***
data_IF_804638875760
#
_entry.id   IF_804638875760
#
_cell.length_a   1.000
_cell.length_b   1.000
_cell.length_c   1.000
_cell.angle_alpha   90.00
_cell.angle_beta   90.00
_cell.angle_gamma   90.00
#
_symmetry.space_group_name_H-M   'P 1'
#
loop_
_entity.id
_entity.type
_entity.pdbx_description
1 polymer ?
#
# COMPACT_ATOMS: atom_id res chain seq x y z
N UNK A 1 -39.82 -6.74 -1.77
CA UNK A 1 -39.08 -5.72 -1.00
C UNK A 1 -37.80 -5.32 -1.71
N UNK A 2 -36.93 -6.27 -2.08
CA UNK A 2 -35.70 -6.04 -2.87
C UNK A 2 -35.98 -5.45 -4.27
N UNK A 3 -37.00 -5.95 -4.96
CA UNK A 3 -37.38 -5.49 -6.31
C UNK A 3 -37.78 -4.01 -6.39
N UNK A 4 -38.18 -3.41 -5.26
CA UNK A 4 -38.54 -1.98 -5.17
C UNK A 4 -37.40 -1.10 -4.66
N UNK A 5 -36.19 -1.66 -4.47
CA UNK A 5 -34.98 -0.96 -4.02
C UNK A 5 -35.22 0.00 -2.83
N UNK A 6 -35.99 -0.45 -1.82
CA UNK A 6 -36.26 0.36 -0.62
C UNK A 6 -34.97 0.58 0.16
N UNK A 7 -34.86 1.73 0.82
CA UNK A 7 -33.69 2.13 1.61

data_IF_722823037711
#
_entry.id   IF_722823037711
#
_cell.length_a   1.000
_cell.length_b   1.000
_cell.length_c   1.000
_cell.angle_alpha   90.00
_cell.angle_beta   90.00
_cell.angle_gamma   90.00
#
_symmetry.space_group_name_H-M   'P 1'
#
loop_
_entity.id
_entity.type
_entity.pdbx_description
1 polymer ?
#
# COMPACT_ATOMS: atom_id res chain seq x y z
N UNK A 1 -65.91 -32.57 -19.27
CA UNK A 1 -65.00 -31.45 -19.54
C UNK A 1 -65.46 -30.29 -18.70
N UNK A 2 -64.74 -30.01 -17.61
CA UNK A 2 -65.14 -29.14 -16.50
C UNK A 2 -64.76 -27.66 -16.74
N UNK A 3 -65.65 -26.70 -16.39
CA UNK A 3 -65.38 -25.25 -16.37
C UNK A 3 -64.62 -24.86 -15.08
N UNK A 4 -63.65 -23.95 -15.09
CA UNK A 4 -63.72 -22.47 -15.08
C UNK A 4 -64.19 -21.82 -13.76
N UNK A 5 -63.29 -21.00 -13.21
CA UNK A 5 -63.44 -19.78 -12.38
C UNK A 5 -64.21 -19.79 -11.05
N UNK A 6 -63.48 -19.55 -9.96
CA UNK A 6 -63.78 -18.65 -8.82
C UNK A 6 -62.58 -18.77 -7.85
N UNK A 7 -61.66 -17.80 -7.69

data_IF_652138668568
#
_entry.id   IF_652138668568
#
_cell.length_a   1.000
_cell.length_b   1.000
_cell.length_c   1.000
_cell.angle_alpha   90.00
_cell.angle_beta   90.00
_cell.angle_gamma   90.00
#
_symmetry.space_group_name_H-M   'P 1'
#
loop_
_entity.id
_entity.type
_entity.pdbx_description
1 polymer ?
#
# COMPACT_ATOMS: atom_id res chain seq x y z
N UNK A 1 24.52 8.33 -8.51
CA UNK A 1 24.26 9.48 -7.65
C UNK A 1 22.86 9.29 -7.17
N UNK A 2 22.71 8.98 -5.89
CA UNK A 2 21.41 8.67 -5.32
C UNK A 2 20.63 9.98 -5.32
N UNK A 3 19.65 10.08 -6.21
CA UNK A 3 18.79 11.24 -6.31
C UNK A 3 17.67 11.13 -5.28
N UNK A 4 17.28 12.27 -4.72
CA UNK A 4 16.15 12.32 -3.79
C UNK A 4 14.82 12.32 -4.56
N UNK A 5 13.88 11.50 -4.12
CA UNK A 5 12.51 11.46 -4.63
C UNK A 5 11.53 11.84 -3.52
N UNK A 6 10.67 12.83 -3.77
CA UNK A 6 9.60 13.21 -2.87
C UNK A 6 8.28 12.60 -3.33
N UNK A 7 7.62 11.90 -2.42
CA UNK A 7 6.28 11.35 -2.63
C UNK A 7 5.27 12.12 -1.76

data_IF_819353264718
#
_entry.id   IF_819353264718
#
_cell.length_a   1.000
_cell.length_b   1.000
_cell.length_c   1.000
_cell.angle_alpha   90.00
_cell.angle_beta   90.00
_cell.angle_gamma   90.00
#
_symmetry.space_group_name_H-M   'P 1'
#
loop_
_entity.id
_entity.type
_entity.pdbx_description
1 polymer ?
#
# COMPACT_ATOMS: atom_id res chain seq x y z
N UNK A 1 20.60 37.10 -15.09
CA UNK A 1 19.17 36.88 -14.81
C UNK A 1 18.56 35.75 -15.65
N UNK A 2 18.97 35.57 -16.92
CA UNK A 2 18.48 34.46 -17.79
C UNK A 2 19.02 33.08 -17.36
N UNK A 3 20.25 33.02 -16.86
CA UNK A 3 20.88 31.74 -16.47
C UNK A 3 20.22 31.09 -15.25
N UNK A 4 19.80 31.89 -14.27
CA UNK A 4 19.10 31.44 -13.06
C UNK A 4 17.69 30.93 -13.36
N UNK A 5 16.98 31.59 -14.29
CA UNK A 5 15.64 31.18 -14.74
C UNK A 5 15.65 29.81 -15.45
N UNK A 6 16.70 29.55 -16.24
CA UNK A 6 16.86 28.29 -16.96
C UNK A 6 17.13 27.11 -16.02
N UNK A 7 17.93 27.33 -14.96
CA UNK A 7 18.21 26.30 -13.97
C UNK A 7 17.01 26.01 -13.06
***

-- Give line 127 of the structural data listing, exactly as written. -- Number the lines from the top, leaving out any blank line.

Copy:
_cell.length_c   1.000